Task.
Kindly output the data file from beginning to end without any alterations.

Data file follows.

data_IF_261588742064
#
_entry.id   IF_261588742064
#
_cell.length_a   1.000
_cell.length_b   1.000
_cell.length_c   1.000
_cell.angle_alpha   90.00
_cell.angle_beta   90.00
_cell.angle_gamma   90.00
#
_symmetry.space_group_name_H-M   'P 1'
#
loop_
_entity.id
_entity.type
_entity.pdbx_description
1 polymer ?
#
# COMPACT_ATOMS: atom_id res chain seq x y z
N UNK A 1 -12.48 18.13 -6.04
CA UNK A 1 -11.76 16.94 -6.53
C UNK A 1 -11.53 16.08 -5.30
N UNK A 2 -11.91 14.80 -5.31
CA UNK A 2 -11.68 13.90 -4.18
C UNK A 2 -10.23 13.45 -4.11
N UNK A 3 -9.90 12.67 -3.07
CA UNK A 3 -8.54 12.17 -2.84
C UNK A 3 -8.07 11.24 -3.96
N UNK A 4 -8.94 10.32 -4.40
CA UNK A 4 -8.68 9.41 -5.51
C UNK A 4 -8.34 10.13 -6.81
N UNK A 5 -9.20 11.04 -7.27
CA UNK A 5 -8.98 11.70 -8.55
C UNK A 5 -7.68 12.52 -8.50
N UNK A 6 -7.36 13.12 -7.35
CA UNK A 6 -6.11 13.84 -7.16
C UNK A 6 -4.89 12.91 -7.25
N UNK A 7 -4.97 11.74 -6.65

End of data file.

data_IF_261588742064
#
_entry.id   IF_261588742064
#
_cell.length_a   1.000
_cell.length_b   1.000
_cell.length_c   1.000
_cell.angle_alpha   90.00
_cell.angle_beta   90.00
_cell.angle_gamma   90.00
#
_symmetry.space_group_name_H-M   'P 1'
#
loop_
_entity.id
_entity.type
_entity.pdbx_description
1 polymer ?
#
# COMPACT_ATOMS: atom_id res chain seq x y z
N UNK A 1 -12.48 18.13 -6.04
CA UNK A 1 -11.76 16.94 -6.53
C UNK A 1 -11.53 16.08 -5.30
N UNK A 2 -11.91 14.80 -5.31
CA UNK A 2 -11.68 13.90 -4.18
C UNK A 2 -10.23 13.45 -4.11
N UNK A 3 -9.90 12.67 -3.07
CA UNK A 3 -8.54 12.17 -2.84
C UNK A 3 -8.07 11.24 -3.96
N UNK A 4 -8.94 10.32 -4.40
CA UNK A 4 -8.68 9.41 -5.51
C UNK A 4 -8.34 10.13 -6.81
N UNK A 5 -9.20 11.04 -7.27
CA UNK A 5 -8.98 11.70 -8.55
C UNK A 5 -7.68 12.52 -8.50
N UNK A 6 -7.36 13.12 -7.35
CA UNK A 6 -6.11 13.84 -7.16
C UNK A 6 -4.89 12.91 -7.25
N UNK A 7 -4.97 11.74 -6.65